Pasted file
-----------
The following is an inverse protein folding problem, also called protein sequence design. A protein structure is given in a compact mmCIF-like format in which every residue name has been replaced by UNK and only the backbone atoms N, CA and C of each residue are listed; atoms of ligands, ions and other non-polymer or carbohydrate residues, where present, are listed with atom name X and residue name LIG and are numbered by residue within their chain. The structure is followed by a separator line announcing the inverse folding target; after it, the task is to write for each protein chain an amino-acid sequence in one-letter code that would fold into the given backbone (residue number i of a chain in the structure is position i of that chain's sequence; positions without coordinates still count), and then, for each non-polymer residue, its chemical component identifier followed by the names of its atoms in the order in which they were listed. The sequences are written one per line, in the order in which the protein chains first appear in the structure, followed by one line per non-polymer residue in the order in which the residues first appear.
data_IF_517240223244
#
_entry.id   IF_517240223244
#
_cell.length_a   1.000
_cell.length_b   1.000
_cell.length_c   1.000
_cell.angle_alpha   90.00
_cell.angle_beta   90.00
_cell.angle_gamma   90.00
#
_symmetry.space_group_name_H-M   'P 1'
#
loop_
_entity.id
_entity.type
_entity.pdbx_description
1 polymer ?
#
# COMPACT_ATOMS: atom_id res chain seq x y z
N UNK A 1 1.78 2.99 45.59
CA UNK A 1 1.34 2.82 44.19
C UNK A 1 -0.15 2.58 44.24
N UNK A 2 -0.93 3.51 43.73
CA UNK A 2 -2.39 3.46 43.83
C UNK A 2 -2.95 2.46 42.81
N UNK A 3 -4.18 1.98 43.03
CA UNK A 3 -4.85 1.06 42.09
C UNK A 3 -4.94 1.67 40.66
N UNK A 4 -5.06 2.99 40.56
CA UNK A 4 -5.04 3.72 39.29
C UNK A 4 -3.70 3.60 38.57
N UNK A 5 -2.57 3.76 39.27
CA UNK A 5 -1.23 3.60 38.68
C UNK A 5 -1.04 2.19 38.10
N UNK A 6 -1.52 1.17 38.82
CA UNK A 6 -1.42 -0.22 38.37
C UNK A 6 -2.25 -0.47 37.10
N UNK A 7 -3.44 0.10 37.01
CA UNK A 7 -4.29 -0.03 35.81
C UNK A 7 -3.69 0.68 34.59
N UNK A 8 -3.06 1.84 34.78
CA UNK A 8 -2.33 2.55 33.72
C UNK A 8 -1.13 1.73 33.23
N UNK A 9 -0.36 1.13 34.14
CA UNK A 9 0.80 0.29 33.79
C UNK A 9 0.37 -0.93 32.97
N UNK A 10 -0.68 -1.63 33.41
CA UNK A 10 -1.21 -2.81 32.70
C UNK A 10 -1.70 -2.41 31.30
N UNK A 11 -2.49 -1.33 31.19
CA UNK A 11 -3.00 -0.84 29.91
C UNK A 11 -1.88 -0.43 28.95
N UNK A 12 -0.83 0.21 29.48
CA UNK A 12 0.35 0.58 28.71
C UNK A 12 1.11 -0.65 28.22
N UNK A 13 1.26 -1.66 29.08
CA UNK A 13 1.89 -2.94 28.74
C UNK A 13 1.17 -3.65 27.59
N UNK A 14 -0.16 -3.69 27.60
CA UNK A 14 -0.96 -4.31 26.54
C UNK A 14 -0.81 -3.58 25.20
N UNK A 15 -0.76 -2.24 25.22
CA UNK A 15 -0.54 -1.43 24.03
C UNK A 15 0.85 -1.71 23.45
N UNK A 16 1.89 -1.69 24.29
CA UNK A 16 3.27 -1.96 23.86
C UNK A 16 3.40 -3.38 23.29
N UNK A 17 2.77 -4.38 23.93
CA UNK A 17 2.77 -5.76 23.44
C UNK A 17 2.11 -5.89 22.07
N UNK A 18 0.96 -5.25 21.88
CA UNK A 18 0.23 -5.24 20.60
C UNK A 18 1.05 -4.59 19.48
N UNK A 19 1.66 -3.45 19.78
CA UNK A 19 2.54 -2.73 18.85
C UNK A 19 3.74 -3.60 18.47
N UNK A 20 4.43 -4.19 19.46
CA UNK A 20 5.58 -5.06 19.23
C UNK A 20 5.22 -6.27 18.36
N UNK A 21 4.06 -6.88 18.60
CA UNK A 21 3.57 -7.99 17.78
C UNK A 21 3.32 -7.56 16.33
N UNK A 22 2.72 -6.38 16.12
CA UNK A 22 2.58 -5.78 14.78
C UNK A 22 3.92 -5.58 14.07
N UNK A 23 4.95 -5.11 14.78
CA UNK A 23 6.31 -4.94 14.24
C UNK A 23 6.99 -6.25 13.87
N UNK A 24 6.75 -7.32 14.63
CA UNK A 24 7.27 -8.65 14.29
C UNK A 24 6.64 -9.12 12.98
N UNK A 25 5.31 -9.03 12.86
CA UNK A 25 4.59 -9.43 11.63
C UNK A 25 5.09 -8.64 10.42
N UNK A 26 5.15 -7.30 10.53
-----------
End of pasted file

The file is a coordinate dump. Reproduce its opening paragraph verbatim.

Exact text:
The following is an inverse protein folding problem, also called protein sequence design. A protein structure is given in a compact mmCIF-like format in which every residue name has been replaced by UNK and only the backbone atoms N, CA and C of each residue are listed; atoms of ligands, ions and other non-polymer or carbohydrate residues, where present, are listed with atom name X and residue name LIG and are numbered by residue within their chain. The structure is followed by a separator line announcing the inverse folding target; after it, the task is to write for each protein chain an amino-acid sequence in one-letter code that would fold into the given backbone (residue number i of a chain in the structure is position i of that chain's sequence; positions without coordinates still count), and then, for each non-polymer residue, its chemical component identifier followed by the names of its atoms in the order in which they were listed. The sequences are written one per line, in the order in which the protein chains first appear in the structure, followed by one line per non-polymer residue in the order in which the residues first appear.